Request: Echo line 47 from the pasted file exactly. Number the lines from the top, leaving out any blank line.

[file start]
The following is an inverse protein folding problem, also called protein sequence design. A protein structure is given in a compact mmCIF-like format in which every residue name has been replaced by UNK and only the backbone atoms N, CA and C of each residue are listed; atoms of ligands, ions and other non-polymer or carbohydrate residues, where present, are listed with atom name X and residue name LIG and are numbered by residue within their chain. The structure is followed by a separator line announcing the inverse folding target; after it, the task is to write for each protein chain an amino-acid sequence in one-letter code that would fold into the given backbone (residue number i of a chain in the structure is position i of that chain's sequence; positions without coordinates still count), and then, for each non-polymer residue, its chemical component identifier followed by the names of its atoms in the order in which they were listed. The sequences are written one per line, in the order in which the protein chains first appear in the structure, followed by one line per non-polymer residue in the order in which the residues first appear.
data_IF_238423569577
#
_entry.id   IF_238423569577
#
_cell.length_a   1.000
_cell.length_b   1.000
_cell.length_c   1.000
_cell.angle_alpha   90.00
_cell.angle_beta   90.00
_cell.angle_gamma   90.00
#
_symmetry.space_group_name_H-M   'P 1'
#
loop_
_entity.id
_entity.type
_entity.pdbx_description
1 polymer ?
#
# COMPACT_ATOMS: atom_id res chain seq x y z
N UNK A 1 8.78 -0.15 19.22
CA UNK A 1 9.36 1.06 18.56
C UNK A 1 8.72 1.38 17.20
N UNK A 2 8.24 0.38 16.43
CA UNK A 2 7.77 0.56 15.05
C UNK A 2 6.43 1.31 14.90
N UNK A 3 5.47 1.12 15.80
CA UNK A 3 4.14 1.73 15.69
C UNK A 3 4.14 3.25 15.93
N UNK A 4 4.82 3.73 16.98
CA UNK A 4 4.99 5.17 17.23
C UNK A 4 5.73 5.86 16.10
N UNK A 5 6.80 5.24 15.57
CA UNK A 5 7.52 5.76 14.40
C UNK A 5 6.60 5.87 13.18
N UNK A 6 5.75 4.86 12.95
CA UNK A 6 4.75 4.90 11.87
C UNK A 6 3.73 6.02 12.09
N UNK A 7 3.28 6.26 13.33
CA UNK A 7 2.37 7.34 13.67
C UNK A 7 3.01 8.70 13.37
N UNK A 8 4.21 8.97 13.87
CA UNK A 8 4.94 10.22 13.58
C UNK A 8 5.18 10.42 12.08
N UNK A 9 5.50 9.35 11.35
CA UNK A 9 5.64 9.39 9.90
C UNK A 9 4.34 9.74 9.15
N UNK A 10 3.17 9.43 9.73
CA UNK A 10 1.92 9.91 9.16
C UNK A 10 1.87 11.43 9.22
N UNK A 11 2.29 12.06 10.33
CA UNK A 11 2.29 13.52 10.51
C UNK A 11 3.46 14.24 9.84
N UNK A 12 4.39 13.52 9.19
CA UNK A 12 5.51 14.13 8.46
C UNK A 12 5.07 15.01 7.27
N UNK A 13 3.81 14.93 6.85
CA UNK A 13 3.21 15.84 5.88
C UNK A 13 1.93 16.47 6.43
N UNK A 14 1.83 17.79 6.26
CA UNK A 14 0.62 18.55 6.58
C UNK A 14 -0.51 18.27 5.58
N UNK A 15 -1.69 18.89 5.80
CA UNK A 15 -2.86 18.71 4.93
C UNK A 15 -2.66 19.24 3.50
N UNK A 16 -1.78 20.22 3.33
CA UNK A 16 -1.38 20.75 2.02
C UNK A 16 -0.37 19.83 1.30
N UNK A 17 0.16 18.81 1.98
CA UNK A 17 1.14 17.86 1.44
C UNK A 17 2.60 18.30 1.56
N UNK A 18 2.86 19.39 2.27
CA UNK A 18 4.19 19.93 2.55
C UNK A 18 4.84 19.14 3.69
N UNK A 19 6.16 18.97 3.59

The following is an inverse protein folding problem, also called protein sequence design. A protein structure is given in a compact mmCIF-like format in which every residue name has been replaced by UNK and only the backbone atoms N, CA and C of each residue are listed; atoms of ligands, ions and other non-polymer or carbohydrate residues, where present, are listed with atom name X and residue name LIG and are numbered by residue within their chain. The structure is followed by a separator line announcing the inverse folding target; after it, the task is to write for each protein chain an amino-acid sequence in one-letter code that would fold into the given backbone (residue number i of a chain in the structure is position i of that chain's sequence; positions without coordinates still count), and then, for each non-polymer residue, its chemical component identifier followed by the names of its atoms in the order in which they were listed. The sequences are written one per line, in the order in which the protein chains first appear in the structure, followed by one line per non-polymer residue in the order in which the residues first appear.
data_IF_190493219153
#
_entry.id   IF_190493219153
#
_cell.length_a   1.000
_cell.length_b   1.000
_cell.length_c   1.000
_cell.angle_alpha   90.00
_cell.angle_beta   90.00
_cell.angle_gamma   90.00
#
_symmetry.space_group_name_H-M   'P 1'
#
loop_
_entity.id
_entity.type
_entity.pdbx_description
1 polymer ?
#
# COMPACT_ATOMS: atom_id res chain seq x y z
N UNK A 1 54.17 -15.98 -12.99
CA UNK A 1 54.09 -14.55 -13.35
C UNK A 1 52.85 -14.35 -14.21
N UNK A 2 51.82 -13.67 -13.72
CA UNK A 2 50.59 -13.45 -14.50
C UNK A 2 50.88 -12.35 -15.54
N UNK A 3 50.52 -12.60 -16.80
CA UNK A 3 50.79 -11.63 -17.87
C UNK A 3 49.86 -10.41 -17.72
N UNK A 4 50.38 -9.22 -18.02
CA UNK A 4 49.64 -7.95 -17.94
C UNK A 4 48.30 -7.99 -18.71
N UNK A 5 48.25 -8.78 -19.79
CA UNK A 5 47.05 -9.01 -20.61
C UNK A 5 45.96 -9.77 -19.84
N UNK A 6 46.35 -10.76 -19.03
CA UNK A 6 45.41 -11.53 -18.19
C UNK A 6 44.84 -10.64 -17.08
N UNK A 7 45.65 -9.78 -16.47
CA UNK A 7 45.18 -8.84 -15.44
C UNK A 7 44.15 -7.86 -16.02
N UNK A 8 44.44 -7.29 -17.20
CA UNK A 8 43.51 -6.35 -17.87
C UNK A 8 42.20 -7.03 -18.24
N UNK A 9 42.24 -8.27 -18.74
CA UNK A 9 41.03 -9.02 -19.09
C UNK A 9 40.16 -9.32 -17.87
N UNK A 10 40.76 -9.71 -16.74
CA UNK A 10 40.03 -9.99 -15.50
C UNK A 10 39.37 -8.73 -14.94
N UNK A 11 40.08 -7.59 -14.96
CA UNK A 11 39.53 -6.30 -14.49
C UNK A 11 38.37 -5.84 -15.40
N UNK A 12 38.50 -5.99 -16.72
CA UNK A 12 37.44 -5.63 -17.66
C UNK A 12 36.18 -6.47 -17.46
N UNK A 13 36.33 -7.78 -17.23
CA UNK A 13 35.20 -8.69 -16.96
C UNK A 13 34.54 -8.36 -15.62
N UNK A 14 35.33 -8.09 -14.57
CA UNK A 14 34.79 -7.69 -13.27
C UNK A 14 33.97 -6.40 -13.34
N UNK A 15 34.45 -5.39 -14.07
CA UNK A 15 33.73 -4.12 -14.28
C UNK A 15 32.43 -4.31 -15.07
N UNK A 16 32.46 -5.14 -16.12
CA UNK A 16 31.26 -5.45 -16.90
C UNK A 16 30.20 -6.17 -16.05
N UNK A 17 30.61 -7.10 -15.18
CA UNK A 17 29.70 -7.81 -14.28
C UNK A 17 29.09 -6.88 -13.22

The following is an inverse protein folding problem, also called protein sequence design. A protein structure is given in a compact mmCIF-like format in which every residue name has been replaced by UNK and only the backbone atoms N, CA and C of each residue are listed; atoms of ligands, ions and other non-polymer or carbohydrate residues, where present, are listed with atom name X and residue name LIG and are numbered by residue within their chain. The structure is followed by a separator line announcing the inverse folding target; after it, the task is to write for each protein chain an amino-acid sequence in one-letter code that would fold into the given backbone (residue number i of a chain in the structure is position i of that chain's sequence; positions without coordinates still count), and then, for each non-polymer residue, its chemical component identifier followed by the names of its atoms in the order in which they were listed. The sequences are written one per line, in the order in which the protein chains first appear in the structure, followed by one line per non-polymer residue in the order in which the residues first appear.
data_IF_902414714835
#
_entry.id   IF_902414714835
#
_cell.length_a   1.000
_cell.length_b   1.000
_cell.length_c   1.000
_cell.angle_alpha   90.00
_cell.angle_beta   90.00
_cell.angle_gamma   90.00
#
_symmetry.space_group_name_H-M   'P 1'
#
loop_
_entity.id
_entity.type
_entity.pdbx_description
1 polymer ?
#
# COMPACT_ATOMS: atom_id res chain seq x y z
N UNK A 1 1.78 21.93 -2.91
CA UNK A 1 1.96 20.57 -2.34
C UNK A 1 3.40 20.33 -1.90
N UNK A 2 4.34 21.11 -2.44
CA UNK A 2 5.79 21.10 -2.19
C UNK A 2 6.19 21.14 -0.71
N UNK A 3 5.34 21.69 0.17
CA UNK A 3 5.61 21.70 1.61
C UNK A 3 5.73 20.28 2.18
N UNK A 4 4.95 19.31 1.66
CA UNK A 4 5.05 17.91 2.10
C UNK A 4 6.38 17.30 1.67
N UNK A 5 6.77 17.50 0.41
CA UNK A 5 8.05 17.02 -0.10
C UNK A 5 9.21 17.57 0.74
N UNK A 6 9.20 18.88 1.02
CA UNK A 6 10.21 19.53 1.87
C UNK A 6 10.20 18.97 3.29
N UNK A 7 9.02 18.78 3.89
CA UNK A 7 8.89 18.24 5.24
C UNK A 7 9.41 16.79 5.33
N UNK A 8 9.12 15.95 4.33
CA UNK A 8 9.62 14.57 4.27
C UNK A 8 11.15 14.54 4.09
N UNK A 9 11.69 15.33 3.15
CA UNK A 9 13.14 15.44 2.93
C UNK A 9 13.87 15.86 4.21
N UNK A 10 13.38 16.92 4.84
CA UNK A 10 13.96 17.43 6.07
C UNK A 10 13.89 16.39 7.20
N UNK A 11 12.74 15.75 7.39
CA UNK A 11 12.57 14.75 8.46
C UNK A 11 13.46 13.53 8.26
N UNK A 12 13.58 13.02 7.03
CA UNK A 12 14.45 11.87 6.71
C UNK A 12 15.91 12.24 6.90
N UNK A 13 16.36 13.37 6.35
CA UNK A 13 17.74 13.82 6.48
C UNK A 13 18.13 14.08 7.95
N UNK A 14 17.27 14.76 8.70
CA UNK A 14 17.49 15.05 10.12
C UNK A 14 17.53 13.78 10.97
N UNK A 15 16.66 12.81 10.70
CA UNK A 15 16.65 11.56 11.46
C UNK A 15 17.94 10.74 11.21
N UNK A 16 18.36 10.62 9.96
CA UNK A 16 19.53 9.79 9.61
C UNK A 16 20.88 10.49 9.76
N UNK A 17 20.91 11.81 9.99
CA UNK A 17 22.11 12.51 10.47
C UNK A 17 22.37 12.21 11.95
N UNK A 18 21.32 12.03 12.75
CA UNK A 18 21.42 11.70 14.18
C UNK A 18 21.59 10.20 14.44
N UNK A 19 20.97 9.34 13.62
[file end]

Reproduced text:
CA UNK A 9 5.64 9.39 9.90